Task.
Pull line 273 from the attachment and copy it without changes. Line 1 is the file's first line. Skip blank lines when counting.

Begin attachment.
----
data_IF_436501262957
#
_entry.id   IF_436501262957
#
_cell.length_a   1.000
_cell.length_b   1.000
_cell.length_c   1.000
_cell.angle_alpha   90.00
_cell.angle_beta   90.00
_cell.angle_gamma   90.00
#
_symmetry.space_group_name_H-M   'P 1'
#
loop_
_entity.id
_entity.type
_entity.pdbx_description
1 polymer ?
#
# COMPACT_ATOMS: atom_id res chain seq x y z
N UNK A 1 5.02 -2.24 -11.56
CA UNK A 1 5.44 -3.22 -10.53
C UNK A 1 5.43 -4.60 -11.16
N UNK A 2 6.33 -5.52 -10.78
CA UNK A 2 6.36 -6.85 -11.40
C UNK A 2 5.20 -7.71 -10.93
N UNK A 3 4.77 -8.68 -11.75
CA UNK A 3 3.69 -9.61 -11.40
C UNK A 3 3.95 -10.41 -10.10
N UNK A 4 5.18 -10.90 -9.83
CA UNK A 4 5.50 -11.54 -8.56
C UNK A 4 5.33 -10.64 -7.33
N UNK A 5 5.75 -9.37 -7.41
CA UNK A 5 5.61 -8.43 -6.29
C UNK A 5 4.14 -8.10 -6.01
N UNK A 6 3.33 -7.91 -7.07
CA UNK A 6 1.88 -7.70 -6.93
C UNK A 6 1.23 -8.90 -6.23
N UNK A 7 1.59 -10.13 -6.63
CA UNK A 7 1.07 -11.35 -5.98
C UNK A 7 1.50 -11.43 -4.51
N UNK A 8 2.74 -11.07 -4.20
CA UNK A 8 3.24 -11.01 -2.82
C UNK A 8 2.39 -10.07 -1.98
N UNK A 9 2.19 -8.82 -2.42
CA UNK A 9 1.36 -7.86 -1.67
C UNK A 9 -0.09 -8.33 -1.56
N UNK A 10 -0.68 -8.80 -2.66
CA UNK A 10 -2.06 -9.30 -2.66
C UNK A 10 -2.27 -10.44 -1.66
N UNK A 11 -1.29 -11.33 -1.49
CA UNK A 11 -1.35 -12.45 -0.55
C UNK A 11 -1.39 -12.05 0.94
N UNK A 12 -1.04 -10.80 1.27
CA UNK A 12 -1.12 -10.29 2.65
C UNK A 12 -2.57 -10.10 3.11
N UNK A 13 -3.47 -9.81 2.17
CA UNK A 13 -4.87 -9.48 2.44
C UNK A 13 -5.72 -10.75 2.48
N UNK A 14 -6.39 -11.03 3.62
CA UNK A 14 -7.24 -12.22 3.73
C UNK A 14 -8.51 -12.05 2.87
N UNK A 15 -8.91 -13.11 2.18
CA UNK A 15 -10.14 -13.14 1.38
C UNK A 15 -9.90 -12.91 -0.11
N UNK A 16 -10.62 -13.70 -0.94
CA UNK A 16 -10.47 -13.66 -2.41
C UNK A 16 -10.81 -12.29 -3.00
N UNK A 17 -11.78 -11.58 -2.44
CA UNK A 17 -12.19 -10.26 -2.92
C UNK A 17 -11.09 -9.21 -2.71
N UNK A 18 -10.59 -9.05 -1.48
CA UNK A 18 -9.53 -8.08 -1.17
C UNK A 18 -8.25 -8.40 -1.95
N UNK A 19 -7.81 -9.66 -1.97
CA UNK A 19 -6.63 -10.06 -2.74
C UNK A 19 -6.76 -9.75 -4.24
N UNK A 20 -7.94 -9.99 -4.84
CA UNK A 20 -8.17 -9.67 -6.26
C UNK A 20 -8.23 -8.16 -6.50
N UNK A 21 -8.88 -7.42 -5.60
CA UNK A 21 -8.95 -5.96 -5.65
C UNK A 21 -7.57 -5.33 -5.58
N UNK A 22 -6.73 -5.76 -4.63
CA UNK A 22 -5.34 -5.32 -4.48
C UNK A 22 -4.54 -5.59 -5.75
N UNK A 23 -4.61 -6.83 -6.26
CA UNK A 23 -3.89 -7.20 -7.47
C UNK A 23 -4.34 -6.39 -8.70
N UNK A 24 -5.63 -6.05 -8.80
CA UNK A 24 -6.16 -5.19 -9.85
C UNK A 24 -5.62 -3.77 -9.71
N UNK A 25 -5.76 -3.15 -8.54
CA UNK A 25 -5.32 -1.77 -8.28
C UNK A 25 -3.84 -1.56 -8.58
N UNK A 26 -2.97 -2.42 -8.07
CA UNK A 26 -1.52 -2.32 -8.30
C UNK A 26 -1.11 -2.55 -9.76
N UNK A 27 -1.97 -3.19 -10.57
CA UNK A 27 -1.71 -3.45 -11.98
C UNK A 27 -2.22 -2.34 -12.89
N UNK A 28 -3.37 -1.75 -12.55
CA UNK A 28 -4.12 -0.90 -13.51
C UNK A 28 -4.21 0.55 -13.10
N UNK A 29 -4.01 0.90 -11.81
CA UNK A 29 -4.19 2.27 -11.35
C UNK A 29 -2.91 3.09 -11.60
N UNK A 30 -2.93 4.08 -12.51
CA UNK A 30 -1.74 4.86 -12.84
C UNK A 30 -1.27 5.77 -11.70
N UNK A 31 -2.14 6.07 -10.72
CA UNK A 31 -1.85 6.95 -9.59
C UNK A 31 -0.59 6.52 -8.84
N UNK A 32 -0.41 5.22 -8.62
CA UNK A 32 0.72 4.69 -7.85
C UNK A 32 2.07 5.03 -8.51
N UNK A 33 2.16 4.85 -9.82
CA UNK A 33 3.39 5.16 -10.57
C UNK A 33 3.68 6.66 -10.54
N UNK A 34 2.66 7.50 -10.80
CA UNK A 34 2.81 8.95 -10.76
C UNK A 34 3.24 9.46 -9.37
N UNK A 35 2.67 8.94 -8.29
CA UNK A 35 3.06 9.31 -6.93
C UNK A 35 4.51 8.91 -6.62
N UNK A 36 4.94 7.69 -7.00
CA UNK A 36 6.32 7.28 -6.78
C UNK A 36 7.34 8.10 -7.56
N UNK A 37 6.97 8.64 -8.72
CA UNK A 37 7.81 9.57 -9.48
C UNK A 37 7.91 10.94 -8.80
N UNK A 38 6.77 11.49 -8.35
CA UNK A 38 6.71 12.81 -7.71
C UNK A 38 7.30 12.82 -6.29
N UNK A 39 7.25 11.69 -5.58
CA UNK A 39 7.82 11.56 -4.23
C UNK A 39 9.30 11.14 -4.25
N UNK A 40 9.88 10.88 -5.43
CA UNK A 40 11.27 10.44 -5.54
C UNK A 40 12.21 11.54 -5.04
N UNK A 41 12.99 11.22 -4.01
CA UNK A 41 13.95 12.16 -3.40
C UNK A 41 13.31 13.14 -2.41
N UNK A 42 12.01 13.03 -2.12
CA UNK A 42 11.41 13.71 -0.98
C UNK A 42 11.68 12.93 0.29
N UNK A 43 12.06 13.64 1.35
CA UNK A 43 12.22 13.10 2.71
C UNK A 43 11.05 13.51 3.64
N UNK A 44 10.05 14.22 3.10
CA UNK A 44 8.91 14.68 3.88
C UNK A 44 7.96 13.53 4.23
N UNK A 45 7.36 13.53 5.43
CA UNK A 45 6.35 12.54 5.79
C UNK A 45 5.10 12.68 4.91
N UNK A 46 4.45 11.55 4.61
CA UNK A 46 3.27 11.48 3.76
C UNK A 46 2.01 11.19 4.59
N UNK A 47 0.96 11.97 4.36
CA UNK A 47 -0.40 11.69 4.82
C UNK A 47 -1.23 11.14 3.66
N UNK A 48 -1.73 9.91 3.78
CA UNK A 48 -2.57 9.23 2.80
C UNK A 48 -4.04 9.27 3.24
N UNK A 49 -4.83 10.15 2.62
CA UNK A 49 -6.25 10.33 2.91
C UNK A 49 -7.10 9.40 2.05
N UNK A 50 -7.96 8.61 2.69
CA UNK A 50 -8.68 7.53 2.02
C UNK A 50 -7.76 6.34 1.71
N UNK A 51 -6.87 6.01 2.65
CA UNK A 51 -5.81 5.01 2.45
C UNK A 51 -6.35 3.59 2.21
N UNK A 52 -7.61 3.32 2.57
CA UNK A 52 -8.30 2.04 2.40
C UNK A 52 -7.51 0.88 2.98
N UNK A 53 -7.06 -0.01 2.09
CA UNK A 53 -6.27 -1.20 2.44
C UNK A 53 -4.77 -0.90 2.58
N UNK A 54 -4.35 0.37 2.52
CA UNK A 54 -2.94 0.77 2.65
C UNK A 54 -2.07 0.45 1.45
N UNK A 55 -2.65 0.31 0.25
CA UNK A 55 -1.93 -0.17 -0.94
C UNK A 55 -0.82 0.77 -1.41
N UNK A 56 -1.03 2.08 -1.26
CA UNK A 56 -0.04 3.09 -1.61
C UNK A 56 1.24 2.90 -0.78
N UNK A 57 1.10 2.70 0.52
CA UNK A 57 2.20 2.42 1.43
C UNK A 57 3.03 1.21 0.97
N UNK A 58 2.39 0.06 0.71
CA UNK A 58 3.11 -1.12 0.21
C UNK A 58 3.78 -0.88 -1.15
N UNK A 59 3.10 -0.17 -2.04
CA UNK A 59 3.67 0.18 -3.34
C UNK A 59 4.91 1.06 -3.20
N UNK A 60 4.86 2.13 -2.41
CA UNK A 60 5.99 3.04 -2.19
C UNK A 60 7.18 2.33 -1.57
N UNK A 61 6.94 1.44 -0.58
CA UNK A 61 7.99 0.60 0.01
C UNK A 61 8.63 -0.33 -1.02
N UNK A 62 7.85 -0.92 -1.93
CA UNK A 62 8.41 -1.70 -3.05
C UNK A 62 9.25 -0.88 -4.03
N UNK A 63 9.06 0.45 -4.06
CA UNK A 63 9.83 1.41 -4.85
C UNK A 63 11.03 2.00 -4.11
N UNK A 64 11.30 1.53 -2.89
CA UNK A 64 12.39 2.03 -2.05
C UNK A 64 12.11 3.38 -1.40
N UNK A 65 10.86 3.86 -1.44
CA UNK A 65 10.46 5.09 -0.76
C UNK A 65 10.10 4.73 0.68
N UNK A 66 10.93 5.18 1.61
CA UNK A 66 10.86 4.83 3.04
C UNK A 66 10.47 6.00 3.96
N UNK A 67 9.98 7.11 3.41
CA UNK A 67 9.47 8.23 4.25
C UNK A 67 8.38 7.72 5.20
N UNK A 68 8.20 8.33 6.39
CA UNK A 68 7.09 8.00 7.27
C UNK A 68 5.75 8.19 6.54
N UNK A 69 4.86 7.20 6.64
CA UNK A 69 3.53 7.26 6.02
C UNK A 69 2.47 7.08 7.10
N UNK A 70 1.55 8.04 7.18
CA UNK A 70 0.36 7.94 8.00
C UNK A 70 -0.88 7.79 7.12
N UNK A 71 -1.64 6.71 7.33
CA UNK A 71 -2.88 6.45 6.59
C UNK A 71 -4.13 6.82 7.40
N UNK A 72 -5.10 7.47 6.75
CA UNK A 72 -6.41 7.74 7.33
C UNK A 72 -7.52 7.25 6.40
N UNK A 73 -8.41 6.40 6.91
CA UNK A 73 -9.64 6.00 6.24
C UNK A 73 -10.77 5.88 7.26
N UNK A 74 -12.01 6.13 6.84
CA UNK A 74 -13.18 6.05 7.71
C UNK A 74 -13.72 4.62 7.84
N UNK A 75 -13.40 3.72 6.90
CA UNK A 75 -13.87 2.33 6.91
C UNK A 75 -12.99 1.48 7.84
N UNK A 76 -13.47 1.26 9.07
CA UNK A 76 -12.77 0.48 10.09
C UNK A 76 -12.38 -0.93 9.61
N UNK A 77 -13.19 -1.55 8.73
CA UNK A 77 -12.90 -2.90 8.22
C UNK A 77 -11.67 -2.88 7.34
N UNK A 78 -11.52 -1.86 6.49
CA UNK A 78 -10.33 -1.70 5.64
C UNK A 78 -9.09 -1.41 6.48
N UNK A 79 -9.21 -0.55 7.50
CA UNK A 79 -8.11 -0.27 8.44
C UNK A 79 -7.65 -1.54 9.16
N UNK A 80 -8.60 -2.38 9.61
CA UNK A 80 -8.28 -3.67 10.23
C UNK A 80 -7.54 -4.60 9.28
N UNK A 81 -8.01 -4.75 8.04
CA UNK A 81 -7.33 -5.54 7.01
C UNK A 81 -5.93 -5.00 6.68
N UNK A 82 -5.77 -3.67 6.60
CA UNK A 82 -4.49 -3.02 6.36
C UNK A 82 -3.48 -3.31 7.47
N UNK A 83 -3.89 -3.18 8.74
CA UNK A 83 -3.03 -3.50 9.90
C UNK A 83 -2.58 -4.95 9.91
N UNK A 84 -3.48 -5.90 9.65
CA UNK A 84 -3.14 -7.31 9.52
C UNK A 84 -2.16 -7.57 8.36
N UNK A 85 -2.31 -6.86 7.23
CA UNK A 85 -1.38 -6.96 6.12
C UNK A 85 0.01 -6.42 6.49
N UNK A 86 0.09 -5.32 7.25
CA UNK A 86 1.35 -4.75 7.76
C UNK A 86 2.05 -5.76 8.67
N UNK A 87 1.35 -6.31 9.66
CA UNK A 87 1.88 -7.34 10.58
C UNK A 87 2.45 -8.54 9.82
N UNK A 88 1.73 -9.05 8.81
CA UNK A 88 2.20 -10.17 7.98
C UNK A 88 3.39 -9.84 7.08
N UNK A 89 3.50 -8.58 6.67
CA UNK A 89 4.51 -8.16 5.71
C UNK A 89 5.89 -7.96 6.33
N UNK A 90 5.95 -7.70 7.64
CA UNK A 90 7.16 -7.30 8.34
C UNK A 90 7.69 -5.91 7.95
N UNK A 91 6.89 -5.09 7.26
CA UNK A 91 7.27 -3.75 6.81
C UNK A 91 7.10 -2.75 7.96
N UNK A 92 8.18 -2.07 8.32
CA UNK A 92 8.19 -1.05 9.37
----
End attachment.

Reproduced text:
N UNK A 85 -2.31 -6.86 7.23